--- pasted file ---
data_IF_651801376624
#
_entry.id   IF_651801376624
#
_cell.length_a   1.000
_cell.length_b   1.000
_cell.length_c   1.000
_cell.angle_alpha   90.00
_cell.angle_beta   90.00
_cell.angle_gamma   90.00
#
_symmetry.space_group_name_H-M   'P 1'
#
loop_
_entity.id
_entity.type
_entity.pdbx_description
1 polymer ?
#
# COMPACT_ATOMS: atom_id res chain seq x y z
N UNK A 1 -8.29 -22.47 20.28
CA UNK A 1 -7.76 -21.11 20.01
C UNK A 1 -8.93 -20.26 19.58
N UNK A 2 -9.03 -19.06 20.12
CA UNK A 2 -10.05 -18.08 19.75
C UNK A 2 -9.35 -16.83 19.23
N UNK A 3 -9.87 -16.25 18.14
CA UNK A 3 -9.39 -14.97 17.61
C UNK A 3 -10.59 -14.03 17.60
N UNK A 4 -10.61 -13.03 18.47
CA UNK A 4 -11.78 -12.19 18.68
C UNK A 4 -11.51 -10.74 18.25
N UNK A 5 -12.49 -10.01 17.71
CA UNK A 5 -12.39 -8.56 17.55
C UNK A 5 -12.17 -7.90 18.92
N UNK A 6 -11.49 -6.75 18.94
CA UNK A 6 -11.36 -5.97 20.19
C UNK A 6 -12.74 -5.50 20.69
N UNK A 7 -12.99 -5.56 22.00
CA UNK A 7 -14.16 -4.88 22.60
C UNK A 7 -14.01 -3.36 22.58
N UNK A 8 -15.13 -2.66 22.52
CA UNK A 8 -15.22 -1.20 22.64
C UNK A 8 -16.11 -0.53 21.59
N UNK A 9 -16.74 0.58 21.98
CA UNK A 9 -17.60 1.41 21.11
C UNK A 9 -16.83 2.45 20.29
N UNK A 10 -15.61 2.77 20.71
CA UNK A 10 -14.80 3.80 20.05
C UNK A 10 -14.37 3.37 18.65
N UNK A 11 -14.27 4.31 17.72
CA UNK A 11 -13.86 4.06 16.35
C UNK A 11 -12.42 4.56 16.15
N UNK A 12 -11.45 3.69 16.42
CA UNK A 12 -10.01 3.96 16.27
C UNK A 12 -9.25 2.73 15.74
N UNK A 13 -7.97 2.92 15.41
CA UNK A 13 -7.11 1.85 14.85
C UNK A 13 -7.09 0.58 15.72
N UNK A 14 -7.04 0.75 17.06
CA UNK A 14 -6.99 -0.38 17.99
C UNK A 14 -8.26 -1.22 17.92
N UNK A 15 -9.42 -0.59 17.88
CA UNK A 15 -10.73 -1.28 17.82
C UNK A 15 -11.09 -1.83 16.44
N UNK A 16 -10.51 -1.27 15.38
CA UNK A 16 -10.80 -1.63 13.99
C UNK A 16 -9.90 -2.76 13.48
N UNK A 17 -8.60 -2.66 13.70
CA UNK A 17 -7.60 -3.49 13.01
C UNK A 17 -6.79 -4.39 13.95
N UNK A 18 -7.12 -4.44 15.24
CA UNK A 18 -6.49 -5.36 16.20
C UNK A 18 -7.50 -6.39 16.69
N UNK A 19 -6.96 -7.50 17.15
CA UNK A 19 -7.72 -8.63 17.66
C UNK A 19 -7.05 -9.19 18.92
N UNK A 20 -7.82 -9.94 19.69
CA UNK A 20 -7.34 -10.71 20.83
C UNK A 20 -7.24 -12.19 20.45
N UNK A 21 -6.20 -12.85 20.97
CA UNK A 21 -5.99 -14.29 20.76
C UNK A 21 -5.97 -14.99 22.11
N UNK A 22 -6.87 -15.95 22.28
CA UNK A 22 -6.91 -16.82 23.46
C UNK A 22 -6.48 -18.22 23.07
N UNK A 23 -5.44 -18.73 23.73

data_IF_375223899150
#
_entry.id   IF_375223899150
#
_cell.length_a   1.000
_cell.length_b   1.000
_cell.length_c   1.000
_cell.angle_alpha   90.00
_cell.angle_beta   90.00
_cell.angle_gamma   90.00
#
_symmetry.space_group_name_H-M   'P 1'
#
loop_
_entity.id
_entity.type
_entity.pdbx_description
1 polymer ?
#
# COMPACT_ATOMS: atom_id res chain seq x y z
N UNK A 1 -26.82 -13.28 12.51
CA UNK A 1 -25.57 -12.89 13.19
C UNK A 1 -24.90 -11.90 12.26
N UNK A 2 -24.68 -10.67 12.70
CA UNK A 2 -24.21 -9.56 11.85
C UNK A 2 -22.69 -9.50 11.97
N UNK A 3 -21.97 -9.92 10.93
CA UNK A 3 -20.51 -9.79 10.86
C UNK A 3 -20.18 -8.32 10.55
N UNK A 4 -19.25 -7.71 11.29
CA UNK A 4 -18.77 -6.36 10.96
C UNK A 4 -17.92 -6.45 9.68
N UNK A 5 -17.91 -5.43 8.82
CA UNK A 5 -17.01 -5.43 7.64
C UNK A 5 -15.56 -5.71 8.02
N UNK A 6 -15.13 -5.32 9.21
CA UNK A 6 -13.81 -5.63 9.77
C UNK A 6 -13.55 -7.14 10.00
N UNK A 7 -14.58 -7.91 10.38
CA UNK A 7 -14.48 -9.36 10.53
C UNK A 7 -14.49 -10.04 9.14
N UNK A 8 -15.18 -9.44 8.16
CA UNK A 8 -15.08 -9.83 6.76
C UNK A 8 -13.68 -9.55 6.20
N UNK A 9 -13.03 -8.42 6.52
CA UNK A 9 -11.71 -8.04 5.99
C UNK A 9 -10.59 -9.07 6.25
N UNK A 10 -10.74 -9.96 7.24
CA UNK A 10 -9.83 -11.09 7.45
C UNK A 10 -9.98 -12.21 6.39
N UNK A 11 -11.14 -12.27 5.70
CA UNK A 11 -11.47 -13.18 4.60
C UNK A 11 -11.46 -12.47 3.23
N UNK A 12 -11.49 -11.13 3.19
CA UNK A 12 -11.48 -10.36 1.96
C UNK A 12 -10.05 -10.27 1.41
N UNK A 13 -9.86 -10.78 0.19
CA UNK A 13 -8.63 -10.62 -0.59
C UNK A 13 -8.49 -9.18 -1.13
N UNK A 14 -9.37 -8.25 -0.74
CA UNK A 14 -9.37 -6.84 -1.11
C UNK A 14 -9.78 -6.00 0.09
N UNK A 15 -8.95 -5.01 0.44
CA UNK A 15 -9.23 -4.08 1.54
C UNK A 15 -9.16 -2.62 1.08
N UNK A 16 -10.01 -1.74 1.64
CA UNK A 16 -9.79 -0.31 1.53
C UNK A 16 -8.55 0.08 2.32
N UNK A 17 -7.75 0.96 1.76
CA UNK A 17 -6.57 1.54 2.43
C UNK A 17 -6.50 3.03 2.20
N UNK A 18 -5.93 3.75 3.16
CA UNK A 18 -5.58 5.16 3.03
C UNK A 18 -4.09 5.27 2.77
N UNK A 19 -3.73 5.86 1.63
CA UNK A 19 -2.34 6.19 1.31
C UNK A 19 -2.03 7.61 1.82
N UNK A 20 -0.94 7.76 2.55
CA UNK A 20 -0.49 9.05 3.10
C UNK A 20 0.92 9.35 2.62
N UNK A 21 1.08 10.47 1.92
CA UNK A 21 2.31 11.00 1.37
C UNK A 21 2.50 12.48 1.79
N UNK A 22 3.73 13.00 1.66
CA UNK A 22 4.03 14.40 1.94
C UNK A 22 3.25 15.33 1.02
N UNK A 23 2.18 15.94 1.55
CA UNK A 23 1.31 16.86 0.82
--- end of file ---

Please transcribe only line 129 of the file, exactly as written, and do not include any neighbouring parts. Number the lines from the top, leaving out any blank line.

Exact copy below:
N UNK A 8 -15.18 -9.44 8.16